I contributed today’s ‘Word for the Week’, a weekly email service provided by the London Institute for Contemporary Christianity.
I was not in Jerusalem, for in the thirty-second year of Artaxerxes king of Babylon I had returned to the king. Some time later I asked his permission and came back to Jerusalem. Here I learned about the evil thing Eliashib had done in providing Tobiah a room in the courts of the house of God... I also learned that the portions assigned to the Levites had not been given to them... In those days I saw people in Judah treading winepresses on the Sabbath and bringing in grain and loading it on donkeys... Moreover, in those days I saw men of Judah who had married women from Ashdod, Ammon and Moab.
Nehemiah 13:6-7, 10, 15, 23
The books of Ezra and Nehemiah tell a joyous story overall. Yes, there have been struggles along the way; but the temple has been restored, the city walls have been rebuilt, the people have heard the word of God and committed themselves to keeping their covenant with him.
Chapters 11 and 12 of Nehemiah continue to unfold positively in describing the repopulation of Jerusalem (there’s no point having a city rebuilt if there’s no-one living in it), the identification of leaders (it’s one thing for the city to be repopulated, but the people need continuity and purity in leadership too), and the dedication of the walls.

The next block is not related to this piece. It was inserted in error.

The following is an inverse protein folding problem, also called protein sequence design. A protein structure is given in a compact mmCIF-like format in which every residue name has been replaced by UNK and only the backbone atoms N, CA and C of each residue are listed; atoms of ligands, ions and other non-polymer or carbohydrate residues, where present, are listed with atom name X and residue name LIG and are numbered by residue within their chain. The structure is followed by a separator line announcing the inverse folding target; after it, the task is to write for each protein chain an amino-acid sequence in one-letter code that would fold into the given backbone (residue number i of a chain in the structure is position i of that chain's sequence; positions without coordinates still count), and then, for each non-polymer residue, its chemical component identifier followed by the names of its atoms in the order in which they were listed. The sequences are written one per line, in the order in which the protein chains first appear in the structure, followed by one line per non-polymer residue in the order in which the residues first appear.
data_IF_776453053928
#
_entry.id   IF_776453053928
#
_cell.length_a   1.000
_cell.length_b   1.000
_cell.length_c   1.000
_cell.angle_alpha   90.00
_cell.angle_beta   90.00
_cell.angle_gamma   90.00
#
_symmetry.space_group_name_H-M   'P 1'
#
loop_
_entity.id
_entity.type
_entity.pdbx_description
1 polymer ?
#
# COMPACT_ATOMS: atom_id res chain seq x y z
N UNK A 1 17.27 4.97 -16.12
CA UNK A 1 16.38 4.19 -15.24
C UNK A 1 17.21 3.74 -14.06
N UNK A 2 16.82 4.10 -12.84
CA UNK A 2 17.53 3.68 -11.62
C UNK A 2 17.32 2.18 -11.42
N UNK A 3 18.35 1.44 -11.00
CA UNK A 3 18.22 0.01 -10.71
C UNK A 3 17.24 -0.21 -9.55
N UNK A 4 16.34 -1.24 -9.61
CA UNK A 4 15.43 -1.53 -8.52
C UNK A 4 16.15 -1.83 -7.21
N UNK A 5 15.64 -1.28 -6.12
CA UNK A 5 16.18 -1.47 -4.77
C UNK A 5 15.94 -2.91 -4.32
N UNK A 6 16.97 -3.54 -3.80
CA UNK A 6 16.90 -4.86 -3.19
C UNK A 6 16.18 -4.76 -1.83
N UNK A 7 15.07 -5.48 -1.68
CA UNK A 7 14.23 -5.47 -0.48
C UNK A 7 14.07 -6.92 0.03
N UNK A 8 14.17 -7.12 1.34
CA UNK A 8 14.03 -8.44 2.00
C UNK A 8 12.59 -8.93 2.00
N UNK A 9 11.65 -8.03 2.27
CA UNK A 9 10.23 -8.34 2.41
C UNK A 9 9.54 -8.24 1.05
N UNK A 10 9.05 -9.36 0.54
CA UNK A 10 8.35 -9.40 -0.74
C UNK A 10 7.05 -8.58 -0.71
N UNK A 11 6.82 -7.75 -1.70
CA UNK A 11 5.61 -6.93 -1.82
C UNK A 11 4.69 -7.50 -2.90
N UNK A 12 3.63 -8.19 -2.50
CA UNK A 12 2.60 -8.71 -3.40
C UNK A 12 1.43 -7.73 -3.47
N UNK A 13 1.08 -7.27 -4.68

And that would be a great place to end the book! Except... we have chapter 13 to go, and – to be honest – things fall apart, with an ending that’s decidedly downbeat.
Nehemiah had returned to the king who had originally sent him to Jerusalem. We don’t how long he was away, but when he came back, all the old problems had resurfaced. The temple and its staff were being neglected, the sabbath was being dishonoured, and mixed marriages were compromising families and confusing children. The people still needed restoration.
And so the book comes to an end – with a bit of a whimper, truth be told. Renewal had come about, but hadn’t lasted; promises had been made, but had been broken.
Perhaps more significantly, this is where the story of the Old Testament finishes. We’re left wondering when the promises will be fulfilled; we’re left looking forward to the time when there will be full and final restoration. So it is that the book of Nehemiah points beyond itself to a time when there really will be no sin, no sorrow, and no pain, with Jesus and his people dwelling in the new heavens and new earth, the hope of all those who belong to him.
For Christians, hope is not an optimistic belief in our capacity for self-reformation or our ability to change the world. It is God himself who will bring about the new creation. But our hope frees us to live expectantly and confidently, though realistically, in ways that seek to transform the places we inhabit in the here and now in line with what will be – not as an act of self-assertion, but as a response to God’s gracious promise.